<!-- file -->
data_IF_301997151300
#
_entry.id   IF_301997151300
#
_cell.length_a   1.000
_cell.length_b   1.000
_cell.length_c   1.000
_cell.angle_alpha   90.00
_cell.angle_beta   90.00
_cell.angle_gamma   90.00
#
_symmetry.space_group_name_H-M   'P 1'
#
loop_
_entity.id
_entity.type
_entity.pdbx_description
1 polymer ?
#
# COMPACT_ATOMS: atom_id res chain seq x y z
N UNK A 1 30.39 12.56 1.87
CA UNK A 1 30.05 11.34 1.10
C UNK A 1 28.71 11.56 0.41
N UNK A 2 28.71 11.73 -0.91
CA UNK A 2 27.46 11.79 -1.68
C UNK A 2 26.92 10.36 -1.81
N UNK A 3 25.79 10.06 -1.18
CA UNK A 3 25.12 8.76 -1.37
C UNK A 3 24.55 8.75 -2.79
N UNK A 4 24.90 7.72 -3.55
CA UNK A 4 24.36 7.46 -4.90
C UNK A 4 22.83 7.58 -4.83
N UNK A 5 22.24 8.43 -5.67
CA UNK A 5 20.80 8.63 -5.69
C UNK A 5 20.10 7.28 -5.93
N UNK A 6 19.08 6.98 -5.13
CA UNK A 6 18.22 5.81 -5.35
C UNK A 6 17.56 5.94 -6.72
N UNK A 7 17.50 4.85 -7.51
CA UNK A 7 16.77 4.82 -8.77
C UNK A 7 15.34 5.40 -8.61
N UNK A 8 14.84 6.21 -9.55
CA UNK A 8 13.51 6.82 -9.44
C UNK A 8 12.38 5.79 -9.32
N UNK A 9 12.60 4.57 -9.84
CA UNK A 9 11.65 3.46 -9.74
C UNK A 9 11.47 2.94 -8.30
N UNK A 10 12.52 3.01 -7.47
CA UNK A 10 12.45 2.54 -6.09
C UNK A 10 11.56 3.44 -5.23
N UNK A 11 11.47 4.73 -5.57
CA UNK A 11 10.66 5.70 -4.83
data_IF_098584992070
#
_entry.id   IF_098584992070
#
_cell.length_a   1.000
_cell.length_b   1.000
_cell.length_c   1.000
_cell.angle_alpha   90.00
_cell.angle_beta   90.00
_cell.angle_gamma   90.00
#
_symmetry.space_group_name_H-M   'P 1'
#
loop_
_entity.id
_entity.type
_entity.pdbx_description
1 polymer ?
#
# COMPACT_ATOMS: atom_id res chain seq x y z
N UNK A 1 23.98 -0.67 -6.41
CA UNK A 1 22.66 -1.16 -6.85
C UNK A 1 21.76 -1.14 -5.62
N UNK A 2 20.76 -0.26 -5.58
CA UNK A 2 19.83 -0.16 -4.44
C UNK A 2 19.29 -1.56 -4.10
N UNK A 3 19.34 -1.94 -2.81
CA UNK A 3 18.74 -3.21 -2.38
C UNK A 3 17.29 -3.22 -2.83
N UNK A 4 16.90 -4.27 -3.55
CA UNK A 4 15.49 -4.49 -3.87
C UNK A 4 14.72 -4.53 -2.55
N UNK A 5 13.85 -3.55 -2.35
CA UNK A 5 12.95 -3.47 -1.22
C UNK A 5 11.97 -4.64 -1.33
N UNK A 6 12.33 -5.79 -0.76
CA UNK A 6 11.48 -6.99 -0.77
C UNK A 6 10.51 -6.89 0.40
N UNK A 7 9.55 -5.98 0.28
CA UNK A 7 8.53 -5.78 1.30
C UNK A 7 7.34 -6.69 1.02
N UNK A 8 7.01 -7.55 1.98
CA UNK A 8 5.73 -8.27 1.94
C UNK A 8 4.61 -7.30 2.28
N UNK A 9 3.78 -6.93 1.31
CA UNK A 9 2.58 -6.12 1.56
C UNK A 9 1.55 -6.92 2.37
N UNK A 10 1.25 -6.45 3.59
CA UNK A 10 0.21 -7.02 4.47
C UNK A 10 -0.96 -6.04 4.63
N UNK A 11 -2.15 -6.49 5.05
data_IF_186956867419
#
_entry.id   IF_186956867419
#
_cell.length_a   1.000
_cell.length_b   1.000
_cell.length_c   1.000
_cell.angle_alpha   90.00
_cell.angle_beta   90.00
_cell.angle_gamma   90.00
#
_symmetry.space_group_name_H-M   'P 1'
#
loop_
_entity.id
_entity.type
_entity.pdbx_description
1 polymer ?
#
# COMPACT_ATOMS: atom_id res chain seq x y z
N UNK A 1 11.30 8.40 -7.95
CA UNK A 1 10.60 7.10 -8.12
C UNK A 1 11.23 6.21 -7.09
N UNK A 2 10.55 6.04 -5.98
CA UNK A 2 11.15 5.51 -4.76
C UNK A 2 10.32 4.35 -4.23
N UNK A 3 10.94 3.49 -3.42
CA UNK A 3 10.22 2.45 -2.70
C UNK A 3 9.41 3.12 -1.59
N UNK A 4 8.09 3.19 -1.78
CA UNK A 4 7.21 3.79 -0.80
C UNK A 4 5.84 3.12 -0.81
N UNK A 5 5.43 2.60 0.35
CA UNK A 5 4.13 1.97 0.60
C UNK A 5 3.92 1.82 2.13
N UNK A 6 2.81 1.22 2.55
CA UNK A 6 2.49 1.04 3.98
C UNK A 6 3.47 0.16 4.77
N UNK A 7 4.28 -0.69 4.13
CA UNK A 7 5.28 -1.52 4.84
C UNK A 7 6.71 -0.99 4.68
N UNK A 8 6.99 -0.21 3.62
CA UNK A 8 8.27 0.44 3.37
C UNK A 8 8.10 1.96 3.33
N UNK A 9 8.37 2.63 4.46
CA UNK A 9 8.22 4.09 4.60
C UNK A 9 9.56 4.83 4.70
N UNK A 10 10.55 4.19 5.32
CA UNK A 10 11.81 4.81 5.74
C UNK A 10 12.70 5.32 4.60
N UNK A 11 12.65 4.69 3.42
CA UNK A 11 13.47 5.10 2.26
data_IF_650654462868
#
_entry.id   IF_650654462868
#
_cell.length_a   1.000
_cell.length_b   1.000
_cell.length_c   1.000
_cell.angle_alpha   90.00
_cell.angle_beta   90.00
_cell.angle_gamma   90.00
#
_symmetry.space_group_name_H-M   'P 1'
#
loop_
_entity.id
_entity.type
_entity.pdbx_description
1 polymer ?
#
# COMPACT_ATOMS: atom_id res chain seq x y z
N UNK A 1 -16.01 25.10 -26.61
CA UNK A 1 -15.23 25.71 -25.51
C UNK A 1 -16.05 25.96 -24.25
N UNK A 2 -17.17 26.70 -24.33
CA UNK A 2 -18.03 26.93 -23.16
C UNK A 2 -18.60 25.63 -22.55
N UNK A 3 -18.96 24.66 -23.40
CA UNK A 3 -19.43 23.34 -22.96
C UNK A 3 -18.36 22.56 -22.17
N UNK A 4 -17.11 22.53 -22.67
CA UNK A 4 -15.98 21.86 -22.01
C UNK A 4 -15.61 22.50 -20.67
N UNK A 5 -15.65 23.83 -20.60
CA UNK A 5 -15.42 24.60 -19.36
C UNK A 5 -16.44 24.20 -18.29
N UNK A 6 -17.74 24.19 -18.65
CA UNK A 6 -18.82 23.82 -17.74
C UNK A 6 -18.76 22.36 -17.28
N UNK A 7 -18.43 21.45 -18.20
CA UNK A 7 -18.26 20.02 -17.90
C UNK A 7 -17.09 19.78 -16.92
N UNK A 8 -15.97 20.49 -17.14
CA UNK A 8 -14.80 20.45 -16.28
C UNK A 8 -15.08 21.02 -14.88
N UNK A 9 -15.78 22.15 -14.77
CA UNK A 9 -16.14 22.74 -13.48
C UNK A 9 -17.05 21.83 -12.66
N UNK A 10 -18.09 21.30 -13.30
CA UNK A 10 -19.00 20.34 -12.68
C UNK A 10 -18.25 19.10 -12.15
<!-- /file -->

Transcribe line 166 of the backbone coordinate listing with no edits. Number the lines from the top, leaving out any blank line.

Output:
#